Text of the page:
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Chip-based mid-infrared frequency combs

Periodic Reporting for period 1 - MIRCOMB (Chip-based mid-infrared frequency combs)

Reporting period: 2016-09-01 to 2018-08-31

Mid-infrared (Mid-IR) range (i.e. the spectral window 2.5—10 μm) is considered as the golden mine for molecular spectroscopy, where most materials feature strong absorptions due to molecular transitions, e.g. hydrogen bonds (N-H, O-H and C-H) show absorptions in the range 2.5—4.0 μm (4000—2500 cm-1), and the absorption strengths are usually 10 to 1000 times greater than those in the visible and near-infrared ranges. Triggered by a significant number of applications such as pharmaceutical, environmental or medical breath analysis, mid-IR spectroscopy has attracted substantial attention in the past decade. The development of mid-IR spectroscopy is mainly focusing on the creation of robust and coherent mid-IR sources, while a compact and simple system configuration is also required for potential applications beyond the laboratory frame.

MIRCOMB aimed to demonstrate a coherent and broadband mid-IR frequency comb based on integrated and compatible photonic platforms. A mid-IR frequency comb is a series of lasers with equal spacing between frequencies in the mid-infrared range. The innovative approach was to transplant the Kerr frequency comb technology into the mid-IR spectral range, which enables coherent optical frequency combs with high compactness. This approach was invented by the host EPFL group and has found great success in the near-infrared telecommunication range in the past decade, but still remains quite unexplored in the mid-IR range. Moreover, we have investigated the approach of photonic chip-based coherent supercontinuum process that also represents an efficient and compact solution to the mid-IR frequency comb generation. The project consists of two primary phases: (phase I) mid-IR frequency comb generation in photonic chip-based silicon nitride platform; and (phase II) mid-IR dual comb spectroscopy.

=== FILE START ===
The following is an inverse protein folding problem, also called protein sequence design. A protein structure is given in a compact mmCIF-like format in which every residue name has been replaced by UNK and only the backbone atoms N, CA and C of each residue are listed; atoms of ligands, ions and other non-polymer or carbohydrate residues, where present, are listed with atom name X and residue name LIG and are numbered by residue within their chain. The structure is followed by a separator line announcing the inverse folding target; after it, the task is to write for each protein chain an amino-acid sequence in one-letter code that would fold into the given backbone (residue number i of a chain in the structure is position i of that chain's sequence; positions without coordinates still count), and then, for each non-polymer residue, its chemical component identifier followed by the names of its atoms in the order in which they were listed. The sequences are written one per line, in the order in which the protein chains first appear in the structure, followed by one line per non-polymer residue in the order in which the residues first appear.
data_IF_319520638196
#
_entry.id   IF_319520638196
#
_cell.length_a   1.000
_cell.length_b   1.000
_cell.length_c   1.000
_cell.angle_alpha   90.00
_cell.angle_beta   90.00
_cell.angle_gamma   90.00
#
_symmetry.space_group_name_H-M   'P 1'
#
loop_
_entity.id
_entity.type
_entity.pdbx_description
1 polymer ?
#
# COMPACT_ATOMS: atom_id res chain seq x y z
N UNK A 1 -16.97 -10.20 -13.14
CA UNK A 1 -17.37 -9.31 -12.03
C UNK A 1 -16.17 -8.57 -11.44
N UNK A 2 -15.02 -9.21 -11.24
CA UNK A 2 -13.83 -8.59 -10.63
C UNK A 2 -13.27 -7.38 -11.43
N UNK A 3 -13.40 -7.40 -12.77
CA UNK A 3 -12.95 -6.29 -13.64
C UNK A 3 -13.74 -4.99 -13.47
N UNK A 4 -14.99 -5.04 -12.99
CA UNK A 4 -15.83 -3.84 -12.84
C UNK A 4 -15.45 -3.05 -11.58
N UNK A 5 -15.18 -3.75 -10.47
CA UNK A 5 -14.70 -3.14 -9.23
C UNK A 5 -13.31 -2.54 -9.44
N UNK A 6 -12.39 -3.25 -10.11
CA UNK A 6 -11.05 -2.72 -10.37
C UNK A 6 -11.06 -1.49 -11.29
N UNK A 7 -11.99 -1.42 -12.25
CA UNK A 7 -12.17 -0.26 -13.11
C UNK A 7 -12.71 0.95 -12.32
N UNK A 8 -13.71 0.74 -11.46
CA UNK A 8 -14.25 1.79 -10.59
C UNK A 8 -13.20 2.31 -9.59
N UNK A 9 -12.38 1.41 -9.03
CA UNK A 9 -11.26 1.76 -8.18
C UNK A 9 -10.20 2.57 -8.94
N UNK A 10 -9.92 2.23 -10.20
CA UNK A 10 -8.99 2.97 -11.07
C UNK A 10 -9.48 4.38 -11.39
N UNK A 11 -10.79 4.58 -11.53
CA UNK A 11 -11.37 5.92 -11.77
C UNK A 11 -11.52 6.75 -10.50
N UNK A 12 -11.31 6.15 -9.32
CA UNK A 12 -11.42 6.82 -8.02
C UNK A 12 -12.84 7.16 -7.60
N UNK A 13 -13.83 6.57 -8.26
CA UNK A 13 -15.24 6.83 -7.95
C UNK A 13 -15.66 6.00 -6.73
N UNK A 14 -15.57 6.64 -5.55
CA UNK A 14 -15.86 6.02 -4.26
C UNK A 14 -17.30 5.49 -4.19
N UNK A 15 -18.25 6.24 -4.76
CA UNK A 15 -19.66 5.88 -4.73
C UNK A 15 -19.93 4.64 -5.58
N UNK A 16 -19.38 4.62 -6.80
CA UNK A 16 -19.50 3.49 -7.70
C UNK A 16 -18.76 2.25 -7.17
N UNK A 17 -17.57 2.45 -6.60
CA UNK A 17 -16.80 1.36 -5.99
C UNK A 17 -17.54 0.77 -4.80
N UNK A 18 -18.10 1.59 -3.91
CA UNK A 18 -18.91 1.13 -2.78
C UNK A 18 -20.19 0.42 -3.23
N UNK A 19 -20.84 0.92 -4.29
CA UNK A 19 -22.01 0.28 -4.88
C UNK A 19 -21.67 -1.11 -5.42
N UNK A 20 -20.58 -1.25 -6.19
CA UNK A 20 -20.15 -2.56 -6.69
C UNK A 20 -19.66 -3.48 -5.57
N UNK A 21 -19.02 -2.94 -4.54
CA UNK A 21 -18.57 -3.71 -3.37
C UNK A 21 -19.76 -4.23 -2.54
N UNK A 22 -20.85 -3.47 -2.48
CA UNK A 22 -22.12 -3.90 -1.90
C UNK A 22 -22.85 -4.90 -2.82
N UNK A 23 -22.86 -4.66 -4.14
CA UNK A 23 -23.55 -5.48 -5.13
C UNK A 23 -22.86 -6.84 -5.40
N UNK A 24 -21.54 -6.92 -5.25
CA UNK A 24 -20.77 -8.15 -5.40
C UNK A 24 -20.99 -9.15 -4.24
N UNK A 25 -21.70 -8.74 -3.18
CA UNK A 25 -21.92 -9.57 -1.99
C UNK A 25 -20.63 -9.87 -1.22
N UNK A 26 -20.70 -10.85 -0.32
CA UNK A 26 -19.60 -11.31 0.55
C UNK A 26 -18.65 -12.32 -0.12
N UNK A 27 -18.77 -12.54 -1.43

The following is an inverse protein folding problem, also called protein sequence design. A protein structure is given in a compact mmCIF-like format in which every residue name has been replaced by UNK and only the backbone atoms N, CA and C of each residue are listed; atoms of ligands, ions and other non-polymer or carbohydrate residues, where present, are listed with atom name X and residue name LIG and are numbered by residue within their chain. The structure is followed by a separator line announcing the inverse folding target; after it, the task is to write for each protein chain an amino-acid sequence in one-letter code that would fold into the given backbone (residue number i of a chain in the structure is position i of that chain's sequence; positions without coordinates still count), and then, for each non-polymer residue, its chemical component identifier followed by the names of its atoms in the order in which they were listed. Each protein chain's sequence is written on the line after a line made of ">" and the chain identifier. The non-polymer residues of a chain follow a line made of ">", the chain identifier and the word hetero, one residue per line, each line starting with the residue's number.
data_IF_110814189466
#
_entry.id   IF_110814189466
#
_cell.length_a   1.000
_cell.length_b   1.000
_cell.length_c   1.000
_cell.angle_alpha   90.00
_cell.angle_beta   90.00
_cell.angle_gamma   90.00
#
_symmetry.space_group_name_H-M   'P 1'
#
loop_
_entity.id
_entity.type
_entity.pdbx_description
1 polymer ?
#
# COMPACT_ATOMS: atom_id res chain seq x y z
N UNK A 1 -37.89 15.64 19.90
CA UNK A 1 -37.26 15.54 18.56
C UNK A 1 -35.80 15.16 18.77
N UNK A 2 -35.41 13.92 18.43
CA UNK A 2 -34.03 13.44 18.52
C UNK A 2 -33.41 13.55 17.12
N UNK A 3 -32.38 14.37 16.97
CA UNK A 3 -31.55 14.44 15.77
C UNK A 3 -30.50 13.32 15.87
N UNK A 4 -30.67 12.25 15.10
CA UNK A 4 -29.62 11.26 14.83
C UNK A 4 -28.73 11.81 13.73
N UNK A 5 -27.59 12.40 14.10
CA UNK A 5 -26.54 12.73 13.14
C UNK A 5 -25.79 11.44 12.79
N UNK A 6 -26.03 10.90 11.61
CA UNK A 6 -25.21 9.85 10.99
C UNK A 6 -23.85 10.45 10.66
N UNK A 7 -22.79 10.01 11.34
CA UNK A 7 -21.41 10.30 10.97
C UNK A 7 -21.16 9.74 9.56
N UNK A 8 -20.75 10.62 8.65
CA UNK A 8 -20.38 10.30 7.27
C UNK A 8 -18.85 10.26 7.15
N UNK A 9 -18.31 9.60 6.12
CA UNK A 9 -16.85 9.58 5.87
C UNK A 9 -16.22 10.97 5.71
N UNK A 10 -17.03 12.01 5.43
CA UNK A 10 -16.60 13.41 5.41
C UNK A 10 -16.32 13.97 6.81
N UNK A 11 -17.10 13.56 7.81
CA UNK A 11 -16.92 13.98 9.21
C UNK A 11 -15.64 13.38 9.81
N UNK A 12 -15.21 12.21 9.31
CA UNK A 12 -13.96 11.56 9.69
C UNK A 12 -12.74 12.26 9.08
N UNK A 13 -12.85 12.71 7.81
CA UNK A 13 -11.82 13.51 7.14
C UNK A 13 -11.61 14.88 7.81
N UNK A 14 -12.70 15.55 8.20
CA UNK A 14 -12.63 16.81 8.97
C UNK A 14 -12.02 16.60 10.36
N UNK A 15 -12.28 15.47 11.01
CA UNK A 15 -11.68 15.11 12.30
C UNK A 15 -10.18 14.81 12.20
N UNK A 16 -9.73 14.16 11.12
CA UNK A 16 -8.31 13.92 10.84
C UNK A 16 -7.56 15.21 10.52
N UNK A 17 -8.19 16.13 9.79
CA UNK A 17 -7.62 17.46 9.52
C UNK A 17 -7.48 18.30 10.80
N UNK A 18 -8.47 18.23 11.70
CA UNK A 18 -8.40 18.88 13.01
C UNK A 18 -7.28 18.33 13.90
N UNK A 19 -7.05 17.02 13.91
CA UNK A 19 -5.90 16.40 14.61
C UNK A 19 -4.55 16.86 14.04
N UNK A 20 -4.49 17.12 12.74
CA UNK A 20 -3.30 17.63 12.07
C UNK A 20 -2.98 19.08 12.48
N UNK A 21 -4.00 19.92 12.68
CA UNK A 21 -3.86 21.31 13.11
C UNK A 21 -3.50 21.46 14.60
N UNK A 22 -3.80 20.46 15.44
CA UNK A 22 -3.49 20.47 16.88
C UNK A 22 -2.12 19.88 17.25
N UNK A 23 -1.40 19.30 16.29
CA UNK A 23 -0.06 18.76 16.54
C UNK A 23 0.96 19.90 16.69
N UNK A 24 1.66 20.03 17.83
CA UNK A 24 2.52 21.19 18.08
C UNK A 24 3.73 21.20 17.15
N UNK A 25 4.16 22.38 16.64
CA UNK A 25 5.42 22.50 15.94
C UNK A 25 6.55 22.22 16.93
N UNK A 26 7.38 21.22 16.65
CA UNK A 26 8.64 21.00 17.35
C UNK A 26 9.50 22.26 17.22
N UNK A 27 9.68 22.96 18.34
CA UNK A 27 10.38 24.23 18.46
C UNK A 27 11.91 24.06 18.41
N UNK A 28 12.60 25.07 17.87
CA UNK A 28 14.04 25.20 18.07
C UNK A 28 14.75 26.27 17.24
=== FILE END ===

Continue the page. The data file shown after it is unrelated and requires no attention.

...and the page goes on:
Objectives of MIRCOMB are the following:
1. Fabrication of high Q on-chip silicon nitride microresonators with mid-IR compatibility
2. Demonstration of mid-IR optical frequency combs and solitons in silicon nitride microresonators
3. Compact Mid-IR dual comb spectroscopy system

Overall, the project has fully achieved its objectives and milestones for the period. In particular, we have accomplished the following milestones:
1. Photonic chip-based large-cross-section silicon nitride platform, which enables mid-IR nano-photonic waveguides with ultra-low loss, as well as mid-IR high-Q microresonators (Qin > 600,000);
2. Mid-IR Kerr frequency comb at 2.5 μm in high-Q silicon nitride microresonators;
3. A diverse of soliton dynamics in optical microresonators, including soliton switching, Raman effects and breather solitons;
4. Coherent and broadband mid-IR frequency comb in the first principle region 2.5—4.0 μm, in large-cross-section silicon nitride waveguides via the supercontinuum process;
5. Mid-IR dual comb spectroscopy from chip-based silicon nitride nano-photonics waveguides.

Deliverables of MIRCOMB include:
1. Publication of mid-IR frequency combs via coherent supercontinuum process in large-cross-section silicon nitride waveguides;
2. Publications on the study of soliton dynamics;
3. Proof-of-concept experiments on mid-IR dual-comb spectroscopy.
MIRCOMB implemented a chip-based mid-IR frequency comb, and demonstrated mid-IR dual comb spectroscopy from a chip-scale nano-photonic platform.

While mid-IR frequency comb technology is a hot topic in the community of spectroscopy, MIRCOMB represents a significant contribution with its results been published in several journal articles and widely disseminated at international conferences.

The impact of this project include:
1. MIRCOMB has been situated in a high-impact and fast developing field and thus attracted great attention; and
2. The results and objectives we have accomplished within this project have in return provided strong impacts to the community, which will contribute to the development of this field, not only at present but also in the future.

In particular, the silicon nitride nano-photonic waveguides that are developed within MIRCOMB can extend the commercial market of using such chip-based nano-photonic devices for ultrafast laser operation, particularly the supercontinuum process.

To the European Union, MIRCOMB has also made contributions to the EU H2020 program in excellence research, proving that Europe continues to produce world class science, and being amongst the first to advance optical frequency comb technologies.